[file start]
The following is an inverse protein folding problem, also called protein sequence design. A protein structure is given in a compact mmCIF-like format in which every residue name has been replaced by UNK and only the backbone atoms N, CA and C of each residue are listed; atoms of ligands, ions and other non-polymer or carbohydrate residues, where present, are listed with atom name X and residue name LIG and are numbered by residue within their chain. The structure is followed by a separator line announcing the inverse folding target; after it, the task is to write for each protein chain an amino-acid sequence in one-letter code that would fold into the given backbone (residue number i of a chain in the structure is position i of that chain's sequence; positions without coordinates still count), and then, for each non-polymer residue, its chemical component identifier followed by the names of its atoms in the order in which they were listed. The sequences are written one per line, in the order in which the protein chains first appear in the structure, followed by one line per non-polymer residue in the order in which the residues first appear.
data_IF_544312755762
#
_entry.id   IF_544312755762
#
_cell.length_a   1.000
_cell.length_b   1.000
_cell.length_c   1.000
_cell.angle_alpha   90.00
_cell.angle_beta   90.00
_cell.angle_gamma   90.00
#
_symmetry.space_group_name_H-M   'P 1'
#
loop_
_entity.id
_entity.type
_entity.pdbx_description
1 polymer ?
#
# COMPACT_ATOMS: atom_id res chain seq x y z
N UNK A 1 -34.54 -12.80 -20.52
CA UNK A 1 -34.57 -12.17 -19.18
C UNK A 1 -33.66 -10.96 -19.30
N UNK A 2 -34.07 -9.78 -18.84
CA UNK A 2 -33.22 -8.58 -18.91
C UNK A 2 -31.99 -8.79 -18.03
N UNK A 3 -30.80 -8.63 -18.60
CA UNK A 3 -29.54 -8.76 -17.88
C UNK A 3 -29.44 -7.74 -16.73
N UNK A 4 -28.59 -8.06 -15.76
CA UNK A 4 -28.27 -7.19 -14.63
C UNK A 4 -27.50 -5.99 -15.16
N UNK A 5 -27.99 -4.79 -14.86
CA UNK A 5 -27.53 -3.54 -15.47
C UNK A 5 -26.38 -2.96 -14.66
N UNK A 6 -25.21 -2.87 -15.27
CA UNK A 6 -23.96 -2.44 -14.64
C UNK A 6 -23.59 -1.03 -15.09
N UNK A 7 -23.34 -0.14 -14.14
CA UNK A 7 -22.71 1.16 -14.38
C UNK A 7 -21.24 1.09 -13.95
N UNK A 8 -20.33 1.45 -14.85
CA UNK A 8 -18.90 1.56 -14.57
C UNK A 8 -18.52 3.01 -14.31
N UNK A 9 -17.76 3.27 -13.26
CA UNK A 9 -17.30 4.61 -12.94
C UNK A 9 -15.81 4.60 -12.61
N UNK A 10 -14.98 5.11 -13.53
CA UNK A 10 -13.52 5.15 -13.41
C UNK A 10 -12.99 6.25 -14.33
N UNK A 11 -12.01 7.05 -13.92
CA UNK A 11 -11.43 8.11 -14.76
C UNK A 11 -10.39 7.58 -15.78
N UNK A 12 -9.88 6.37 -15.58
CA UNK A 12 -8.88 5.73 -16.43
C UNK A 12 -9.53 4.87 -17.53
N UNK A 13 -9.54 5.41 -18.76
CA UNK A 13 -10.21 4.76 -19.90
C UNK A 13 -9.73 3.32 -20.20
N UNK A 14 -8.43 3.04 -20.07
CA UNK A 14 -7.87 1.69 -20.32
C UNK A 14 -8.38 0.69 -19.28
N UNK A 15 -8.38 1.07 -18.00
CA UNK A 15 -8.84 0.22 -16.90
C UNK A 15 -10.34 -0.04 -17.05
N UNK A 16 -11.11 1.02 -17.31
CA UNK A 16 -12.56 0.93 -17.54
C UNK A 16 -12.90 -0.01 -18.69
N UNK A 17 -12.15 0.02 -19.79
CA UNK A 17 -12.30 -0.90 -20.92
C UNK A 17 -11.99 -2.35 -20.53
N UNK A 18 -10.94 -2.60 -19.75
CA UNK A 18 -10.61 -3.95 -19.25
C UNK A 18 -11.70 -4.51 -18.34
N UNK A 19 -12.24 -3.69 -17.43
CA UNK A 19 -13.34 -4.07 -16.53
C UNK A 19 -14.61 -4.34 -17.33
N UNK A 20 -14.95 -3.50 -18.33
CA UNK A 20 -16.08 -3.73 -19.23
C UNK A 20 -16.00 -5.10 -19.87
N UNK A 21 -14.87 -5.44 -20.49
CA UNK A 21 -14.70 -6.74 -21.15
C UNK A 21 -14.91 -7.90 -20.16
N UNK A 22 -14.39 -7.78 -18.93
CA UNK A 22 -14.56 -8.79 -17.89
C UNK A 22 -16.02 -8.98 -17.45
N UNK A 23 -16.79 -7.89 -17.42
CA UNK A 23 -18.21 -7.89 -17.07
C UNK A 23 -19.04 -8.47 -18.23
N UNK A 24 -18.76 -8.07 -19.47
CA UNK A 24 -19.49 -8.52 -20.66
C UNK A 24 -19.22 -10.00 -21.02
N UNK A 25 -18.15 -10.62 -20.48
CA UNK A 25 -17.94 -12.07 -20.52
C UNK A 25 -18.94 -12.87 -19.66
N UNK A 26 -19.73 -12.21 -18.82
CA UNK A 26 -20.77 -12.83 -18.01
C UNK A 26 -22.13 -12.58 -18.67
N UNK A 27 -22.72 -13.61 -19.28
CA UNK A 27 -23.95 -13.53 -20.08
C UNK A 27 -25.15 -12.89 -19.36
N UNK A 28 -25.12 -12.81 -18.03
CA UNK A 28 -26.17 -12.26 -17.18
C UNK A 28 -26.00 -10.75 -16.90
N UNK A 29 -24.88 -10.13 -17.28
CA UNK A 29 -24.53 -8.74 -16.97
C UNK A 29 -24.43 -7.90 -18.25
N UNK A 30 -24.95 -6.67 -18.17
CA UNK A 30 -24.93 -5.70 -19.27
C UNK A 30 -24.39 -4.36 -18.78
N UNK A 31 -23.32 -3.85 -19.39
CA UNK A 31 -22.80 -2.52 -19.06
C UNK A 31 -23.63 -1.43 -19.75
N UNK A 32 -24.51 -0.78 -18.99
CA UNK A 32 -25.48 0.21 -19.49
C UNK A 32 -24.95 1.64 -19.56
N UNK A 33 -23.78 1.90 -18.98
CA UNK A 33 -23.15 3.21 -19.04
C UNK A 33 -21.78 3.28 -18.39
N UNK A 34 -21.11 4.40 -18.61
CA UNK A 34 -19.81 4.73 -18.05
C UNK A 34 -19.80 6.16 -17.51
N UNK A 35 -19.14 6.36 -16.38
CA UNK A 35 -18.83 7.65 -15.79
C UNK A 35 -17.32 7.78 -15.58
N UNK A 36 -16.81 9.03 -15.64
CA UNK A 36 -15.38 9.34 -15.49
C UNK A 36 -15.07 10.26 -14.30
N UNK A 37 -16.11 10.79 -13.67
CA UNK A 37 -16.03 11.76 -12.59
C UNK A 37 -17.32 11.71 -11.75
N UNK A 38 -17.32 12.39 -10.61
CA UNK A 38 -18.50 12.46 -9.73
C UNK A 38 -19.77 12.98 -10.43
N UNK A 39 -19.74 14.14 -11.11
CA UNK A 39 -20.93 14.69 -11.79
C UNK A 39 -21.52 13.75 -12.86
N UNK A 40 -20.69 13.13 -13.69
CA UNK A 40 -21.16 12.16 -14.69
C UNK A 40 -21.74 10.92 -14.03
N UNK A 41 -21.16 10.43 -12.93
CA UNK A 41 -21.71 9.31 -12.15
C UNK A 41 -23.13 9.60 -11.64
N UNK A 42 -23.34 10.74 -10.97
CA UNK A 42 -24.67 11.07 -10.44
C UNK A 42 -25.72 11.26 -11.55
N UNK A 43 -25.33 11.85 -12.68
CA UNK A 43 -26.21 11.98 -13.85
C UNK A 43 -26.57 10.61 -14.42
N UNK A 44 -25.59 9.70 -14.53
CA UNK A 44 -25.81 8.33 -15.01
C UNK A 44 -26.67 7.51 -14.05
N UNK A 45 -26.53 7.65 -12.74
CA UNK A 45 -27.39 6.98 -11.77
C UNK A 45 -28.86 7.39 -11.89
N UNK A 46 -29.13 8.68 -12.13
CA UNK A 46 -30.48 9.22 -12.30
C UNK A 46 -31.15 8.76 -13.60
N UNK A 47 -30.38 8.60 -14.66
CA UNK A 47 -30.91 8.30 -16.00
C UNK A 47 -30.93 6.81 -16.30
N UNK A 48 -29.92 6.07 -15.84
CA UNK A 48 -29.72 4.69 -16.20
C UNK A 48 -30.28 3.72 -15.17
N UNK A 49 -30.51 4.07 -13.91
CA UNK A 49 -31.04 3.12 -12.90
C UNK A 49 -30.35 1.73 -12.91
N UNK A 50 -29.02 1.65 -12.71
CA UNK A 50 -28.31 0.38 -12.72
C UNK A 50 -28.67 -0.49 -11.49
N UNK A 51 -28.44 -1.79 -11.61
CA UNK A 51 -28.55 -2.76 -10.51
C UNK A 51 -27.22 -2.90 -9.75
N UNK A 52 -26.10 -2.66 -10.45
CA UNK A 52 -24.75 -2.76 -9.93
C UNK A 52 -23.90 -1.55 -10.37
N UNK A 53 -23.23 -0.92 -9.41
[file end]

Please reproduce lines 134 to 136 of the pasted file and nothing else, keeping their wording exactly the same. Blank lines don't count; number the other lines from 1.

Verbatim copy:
CA UNK A 38 -18.50 12.46 -9.73
C UNK A 38 -19.77 12.98 -10.43
N UNK A 39 -19.74 14.14 -11.11